School districts around the U.S. are proudly making the switch to propane autogas school buses. Why? On top of offering the lowest total cost-of-ownership available and operating noticeably quieter, propane autogas buses reduce harmful emissions around students.
The World Health Organization and the Environmental Protection Agency have identified diesel engine exhaust as a carcinogen, which can cause short- and long-term health effects. The shorter height of young students — or students who use wheelchairs — can make them even more vulnerable to the harmful effects of diesel engine exhaust.
“It was very important for us to improve the environment for our students who use wheelchairs for mobility,” said Peter Crossan, Fleet and Compliance Manager for Boston Public Schools. “What’s great about propane is there’s no detectable odor, and there’s no visible exhaust.”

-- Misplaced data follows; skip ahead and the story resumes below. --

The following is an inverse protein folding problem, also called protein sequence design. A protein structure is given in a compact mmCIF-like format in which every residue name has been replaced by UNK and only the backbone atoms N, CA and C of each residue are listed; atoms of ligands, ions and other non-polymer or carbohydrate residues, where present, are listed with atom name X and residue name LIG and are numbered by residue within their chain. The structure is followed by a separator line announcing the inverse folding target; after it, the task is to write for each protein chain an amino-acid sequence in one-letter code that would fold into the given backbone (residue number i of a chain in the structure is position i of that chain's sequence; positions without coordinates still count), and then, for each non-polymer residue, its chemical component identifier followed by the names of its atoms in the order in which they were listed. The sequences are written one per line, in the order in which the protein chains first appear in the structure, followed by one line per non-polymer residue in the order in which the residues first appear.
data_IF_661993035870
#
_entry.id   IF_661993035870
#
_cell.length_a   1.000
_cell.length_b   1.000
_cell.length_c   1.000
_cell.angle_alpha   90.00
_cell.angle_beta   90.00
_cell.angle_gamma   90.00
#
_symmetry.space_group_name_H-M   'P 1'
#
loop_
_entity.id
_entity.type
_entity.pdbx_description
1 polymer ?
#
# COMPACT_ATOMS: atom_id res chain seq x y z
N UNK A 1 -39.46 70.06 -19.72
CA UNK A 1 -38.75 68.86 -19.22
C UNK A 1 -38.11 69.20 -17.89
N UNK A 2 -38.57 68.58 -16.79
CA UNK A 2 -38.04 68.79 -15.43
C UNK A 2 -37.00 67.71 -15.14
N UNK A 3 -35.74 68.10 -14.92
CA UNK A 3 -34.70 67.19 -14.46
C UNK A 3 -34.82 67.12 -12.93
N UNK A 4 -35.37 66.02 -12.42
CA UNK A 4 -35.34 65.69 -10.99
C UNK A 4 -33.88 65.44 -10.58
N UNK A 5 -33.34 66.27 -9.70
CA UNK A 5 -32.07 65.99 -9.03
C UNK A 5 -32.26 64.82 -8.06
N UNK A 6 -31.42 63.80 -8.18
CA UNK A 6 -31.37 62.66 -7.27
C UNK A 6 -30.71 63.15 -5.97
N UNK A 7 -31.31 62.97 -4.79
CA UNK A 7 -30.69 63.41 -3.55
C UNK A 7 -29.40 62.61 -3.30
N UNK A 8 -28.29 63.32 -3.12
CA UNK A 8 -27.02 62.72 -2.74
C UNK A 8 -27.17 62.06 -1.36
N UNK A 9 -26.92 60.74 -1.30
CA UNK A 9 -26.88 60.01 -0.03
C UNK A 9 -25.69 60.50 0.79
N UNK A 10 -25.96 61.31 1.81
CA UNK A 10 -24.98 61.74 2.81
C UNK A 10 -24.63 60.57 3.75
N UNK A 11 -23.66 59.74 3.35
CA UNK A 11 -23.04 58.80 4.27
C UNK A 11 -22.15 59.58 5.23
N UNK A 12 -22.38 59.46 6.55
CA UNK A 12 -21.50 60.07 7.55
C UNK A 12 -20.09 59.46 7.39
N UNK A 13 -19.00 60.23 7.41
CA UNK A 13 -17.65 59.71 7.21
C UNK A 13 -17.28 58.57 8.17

Northside Independent School District in San Antonio, Texas operates more than 400 propane autogas school buses. Superintendent Dr. Brian Woods said, “I think there’s a clear benefit to the community around using fuel that generates less emissions; there’s all kinds of issues in this community around the environmental impacts to children. Asthma is a big concern to many, many parents.”
Propane autogas does not aggravate the symptoms of students with asthma or other breathing-related issues. To further reduce emissions, the Propane Education & Research Council supported the development of new quick-connect nozzles. The commitment to developing this technology will reduce the amount of cubic centimeters of fuel that could escape while refueling, which benefits communities.
As a transportation official, you have the power to change schools and communities for the better with propane autogas buses. To learn more about the benefits of these buses, go to propaneschoolbuses.com.